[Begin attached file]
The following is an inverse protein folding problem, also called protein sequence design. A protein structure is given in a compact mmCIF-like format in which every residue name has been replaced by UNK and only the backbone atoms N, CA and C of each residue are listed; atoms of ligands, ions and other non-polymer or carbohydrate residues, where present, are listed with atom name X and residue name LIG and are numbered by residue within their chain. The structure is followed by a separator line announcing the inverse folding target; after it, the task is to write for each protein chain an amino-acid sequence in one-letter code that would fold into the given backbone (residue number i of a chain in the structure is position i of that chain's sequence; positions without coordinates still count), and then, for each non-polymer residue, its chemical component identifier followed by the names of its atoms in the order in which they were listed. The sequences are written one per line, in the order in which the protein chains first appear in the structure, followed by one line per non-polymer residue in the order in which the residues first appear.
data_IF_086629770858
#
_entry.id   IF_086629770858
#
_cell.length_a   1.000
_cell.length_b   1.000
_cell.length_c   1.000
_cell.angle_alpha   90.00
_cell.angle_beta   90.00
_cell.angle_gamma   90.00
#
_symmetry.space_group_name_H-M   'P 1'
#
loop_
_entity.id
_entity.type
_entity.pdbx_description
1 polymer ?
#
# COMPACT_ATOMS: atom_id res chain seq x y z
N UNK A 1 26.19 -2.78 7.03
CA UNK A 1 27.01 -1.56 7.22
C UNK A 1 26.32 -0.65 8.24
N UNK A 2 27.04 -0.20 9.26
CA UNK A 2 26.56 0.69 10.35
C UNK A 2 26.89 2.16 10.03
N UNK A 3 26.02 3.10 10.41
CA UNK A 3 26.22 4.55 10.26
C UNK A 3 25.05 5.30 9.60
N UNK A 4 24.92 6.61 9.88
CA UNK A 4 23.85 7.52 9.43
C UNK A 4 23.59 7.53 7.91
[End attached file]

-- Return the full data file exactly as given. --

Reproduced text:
The following is an inverse protein folding problem, also called protein sequence design. A protein structure is given in a compact mmCIF-like format in which every residue name has been replaced by UNK and only the backbone atoms N, CA and C of each residue are listed; atoms of ligands, ions and other non-polymer or carbohydrate residues, where present, are listed with atom name X and residue name LIG and are numbered by residue within their chain. The structure is followed by a separator line announcing the inverse folding target; after it, the task is to write for each protein chain an amino-acid sequence in one-letter code that would fold into the given backbone (residue number i of a chain in the structure is position i of that chain's sequence; positions without coordinates still count), and then, for each non-polymer residue, its chemical component identifier followed by the names of its atoms in the order in which they were listed. The sequences are written one per line, in the order in which the protein chains first appear in the structure, followed by one line per non-polymer residue in the order in which the residues first appear.
data_IF_086629770858
#
_entry.id   IF_086629770858
#
_cell.length_a   1.000
_cell.length_b   1.000
_cell.length_c   1.000
_cell.angle_alpha   90.00
_cell.angle_beta   90.00
_cell.angle_gamma   90.00
#
_symmetry.space_group_name_H-M   'P 1'
#
loop_
_entity.id
_entity.type
_entity.pdbx_description
1 polymer ?
#
# COMPACT_ATOMS: atom_id res chain seq x y z
N UNK A 1 26.19 -2.78 7.03
CA UNK A 1 27.01 -1.56 7.22
C UNK A 1 26.32 -0.65 8.24
N UNK A 2 27.04 -0.20 9.26
CA UNK A 2 26.56 0.69 10.35
C UNK A 2 26.89 2.16 10.03
N UNK A 3 26.02 3.10 10.41
CA UNK A 3 26.22 4.55 10.26
C UNK A 3 25.05 5.30 9.60
N UNK A 4 24.92 6.61 9.88
CA UNK A 4 23.85 7.52 9.43
C UNK A 4 23.59 7.53 7.91